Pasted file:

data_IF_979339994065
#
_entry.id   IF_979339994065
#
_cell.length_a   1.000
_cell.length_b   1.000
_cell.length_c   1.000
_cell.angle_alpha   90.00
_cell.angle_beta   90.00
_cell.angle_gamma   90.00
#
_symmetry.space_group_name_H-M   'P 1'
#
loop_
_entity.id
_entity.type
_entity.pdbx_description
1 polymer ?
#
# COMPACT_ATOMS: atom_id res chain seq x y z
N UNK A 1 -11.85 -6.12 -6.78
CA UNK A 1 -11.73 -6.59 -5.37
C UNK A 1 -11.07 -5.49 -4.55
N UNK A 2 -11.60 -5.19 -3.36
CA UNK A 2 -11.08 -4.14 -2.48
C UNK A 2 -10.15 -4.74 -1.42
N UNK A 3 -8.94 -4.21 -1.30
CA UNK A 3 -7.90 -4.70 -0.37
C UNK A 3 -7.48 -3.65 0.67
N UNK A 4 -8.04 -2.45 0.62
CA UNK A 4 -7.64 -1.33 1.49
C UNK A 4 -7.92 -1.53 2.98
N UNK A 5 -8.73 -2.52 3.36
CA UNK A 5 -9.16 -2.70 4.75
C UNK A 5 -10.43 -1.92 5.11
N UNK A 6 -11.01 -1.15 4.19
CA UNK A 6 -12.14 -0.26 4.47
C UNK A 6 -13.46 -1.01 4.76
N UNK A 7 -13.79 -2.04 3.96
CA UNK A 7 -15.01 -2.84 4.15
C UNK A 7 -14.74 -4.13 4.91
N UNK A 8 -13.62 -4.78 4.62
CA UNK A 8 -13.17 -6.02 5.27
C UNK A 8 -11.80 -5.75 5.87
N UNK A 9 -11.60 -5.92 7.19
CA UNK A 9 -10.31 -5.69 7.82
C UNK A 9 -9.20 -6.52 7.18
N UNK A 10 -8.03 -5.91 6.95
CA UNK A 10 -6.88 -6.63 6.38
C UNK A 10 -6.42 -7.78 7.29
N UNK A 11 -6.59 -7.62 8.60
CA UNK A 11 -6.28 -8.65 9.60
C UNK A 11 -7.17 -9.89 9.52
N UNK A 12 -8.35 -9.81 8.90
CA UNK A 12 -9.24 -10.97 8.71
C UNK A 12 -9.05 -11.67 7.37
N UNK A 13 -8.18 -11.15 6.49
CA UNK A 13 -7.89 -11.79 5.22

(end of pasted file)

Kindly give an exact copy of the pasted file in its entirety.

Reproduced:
data_IF_979339994065
#
_entry.id   IF_979339994065
#
_cell.length_a   1.000
_cell.length_b   1.000
_cell.length_c   1.000
_cell.angle_alpha   90.00
_cell.angle_beta   90.00
_cell.angle_gamma   90.00
#
_symmetry.space_group_name_H-M   'P 1'
#
loop_
_entity.id
_entity.type
_entity.pdbx_description
1 polymer ?
#
# COMPACT_ATOMS: atom_id res chain seq x y z
N UNK A 1 -11.85 -6.12 -6.78
CA UNK A 1 -11.73 -6.59 -5.37
C UNK A 1 -11.07 -5.49 -4.55
N UNK A 2 -11.60 -5.19 -3.36
CA UNK A 2 -11.08 -4.14 -2.48
C UNK A 2 -10.15 -4.74 -1.42
N UNK A 3 -8.94 -4.21 -1.30
CA UNK A 3 -7.90 -4.70 -0.37
C UNK A 3 -7.48 -3.65 0.67
N UNK A 4 -8.04 -2.45 0.62
CA UNK A 4 -7.64 -1.33 1.49
C UNK A 4 -7.92 -1.53 2.98
N UNK A 5 -8.73 -2.52 3.36
CA UNK A 5 -9.16 -2.70 4.75
C UNK A 5 -10.43 -1.92 5.11
N UNK A 6 -11.01 -1.15 4.19
CA UNK A 6 -12.14 -0.26 4.47
C UNK A 6 -13.46 -1.01 4.76
N UNK A 7 -13.79 -2.04 3.96
CA UNK A 7 -15.01 -2.84 4.15
C UNK A 7 -14.74 -4.13 4.91
N UNK A 8 -13.62 -4.78 4.62
CA UNK A 8 -13.17 -6.02 5.27
C UNK A 8 -11.80 -5.75 5.87
N UNK A 9 -11.60 -5.92 7.19
CA UNK A 9 -10.31 -5.69 7.82
C UNK A 9 -9.20 -6.52 7.18
N UNK A 10 -8.03 -5.91 6.95
CA UNK A 10 -6.88 -6.63 6.38
C UNK A 10 -6.42 -7.78 7.29
N UNK A 11 -6.59 -7.62 8.60
CA UNK A 11 -6.28 -8.65 9.60
C UNK A 11 -7.17 -9.89 9.52
N UNK A 12 -8.35 -9.81 8.90
CA UNK A 12 -9.24 -10.97 8.71
C UNK A 12 -9.05 -11.67 7.37
N UNK A 13 -8.18 -11.15 6.49
CA UNK A 13 -7.89 -11.79 5.22